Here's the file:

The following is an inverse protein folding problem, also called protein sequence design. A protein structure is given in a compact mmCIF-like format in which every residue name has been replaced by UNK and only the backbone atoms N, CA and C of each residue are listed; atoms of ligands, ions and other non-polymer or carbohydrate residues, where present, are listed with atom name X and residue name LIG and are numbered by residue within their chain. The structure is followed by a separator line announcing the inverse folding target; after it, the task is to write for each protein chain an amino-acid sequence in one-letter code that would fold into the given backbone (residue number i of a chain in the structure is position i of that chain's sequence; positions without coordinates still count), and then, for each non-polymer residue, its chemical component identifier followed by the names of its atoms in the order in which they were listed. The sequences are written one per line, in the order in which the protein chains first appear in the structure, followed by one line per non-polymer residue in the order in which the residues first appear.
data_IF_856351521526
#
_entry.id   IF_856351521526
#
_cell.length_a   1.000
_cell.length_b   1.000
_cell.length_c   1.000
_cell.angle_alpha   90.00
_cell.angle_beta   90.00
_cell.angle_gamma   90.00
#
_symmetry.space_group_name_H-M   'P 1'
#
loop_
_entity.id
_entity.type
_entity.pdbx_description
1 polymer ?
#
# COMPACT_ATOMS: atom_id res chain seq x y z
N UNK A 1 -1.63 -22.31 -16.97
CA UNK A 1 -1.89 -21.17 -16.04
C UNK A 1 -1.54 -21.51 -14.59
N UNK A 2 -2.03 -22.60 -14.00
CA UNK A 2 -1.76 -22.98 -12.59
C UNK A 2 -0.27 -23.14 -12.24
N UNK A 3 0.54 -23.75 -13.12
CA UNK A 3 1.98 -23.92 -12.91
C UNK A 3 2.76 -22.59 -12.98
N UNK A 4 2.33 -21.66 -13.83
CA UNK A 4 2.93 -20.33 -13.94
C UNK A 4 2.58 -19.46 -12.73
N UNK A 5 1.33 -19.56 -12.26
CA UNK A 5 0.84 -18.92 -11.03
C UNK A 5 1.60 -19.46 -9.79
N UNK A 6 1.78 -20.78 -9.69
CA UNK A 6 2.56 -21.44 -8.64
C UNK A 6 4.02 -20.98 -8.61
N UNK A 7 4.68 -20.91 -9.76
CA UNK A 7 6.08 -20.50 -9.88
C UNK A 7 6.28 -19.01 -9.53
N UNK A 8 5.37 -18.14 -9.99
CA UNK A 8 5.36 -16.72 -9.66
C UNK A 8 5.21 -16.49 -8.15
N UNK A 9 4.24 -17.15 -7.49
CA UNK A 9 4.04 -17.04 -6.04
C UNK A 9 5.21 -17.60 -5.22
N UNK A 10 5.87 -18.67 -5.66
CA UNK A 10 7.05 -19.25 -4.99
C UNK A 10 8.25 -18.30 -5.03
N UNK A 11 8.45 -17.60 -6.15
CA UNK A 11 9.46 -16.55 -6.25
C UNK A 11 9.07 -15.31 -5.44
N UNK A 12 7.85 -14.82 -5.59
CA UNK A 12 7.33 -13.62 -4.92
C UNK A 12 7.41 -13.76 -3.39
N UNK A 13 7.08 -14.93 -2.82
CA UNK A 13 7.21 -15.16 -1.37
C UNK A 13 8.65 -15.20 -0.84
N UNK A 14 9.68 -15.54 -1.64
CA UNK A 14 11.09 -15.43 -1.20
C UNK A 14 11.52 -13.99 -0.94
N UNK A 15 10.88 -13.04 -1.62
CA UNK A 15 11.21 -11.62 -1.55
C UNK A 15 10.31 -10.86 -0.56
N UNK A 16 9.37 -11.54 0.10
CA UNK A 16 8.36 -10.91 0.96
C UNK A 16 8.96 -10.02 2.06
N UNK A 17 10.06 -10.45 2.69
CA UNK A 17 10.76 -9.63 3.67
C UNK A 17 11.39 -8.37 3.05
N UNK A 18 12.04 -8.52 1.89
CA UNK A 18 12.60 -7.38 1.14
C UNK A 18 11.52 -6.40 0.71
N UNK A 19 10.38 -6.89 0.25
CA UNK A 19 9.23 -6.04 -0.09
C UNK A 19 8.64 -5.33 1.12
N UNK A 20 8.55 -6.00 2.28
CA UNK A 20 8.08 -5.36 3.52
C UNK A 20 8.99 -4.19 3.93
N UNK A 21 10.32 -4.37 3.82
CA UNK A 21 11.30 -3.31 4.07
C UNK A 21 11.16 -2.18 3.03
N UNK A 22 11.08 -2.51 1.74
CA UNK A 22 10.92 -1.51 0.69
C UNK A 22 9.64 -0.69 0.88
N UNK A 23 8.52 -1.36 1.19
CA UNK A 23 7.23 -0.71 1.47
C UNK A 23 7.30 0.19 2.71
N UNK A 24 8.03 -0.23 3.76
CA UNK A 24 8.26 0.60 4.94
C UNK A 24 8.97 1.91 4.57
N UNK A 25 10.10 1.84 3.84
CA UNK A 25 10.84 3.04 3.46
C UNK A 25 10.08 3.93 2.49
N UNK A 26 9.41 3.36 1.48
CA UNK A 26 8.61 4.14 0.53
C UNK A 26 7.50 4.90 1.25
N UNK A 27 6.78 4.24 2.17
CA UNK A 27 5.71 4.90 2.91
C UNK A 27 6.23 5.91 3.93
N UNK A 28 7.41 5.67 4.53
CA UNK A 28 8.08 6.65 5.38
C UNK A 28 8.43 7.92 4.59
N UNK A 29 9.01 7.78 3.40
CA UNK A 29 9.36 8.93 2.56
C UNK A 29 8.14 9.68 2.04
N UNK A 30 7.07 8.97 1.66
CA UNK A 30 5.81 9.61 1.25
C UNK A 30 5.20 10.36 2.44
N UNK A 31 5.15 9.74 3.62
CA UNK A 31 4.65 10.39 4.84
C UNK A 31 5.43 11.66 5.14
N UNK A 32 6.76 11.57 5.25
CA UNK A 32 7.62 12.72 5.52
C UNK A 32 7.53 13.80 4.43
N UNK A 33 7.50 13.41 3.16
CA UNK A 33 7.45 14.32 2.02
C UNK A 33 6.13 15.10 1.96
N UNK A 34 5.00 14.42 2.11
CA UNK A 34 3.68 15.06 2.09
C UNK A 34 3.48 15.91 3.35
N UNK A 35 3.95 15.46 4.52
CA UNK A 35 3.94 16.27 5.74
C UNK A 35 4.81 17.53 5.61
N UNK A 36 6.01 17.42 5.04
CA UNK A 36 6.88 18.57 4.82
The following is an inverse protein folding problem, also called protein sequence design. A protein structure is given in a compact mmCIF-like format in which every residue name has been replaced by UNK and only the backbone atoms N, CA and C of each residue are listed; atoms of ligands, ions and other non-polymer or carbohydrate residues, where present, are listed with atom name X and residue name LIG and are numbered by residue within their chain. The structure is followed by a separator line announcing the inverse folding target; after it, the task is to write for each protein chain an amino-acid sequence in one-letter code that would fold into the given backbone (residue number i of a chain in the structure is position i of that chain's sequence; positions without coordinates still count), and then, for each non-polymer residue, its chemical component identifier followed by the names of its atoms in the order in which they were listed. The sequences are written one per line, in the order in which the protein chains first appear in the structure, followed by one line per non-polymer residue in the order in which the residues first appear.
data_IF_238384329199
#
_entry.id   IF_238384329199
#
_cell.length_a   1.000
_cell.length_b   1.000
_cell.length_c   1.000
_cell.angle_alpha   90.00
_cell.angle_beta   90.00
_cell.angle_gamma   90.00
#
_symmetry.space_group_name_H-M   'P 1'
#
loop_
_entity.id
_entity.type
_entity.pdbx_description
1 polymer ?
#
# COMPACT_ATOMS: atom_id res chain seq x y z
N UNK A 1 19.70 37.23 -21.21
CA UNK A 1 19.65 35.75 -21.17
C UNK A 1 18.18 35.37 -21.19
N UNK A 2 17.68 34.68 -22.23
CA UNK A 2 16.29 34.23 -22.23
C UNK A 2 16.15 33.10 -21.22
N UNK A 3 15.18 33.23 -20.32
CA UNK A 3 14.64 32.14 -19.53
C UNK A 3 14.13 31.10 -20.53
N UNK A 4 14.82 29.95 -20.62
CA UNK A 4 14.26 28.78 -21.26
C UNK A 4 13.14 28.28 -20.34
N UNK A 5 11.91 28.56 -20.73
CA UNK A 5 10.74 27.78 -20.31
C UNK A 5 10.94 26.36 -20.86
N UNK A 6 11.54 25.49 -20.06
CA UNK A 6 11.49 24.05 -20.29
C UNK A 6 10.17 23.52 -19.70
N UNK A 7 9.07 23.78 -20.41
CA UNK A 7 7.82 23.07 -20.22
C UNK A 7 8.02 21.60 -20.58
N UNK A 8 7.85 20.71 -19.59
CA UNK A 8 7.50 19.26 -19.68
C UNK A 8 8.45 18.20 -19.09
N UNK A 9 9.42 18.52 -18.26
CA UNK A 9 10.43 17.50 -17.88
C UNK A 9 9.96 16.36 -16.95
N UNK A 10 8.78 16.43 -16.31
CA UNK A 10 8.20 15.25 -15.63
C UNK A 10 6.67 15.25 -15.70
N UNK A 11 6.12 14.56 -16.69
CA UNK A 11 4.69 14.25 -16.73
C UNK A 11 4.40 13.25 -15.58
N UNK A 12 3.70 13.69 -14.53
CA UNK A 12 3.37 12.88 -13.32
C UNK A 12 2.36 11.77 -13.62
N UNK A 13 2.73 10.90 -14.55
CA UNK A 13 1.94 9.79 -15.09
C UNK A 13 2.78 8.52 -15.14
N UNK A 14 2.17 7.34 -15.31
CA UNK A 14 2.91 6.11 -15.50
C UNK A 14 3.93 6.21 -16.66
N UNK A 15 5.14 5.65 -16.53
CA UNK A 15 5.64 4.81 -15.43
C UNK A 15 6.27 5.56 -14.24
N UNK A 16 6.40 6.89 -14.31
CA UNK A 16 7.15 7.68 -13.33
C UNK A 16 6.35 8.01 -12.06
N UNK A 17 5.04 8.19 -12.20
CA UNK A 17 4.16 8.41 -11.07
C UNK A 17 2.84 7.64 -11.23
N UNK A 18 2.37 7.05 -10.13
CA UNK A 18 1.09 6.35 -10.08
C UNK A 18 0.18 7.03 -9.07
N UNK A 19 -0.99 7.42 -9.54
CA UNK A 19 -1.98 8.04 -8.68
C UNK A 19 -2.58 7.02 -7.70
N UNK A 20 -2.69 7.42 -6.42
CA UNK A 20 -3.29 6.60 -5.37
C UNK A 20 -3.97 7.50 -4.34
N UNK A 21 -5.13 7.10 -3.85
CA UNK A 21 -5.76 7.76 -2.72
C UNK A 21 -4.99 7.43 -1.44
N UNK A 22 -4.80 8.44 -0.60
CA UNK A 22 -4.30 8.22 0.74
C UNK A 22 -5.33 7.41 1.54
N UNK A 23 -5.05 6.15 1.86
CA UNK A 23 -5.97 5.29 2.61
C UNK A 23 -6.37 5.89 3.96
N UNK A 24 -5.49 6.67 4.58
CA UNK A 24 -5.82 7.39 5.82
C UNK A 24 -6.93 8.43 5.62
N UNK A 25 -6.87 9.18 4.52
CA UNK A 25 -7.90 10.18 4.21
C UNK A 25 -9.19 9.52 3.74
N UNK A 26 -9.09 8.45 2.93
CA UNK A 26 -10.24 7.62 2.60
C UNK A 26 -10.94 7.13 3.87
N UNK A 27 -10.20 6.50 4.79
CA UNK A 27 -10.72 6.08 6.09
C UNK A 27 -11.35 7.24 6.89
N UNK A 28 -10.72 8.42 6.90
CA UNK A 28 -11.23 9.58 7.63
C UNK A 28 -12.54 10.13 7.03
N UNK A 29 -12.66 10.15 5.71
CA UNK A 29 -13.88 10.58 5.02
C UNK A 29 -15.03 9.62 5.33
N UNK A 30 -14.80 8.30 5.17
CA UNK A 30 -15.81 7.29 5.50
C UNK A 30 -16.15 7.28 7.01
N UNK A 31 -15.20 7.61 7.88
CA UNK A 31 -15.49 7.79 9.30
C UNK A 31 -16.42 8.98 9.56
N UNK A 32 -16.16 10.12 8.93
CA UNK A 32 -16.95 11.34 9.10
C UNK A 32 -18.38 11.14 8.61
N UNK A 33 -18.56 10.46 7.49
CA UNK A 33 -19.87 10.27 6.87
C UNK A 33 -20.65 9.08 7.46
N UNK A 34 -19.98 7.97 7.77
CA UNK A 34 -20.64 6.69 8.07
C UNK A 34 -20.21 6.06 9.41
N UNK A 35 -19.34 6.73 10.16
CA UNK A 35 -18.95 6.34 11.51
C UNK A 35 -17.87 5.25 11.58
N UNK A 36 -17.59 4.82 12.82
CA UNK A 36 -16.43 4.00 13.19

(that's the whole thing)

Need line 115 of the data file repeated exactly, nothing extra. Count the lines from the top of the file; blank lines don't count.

N UNK A 32 6.76 11.57 5.25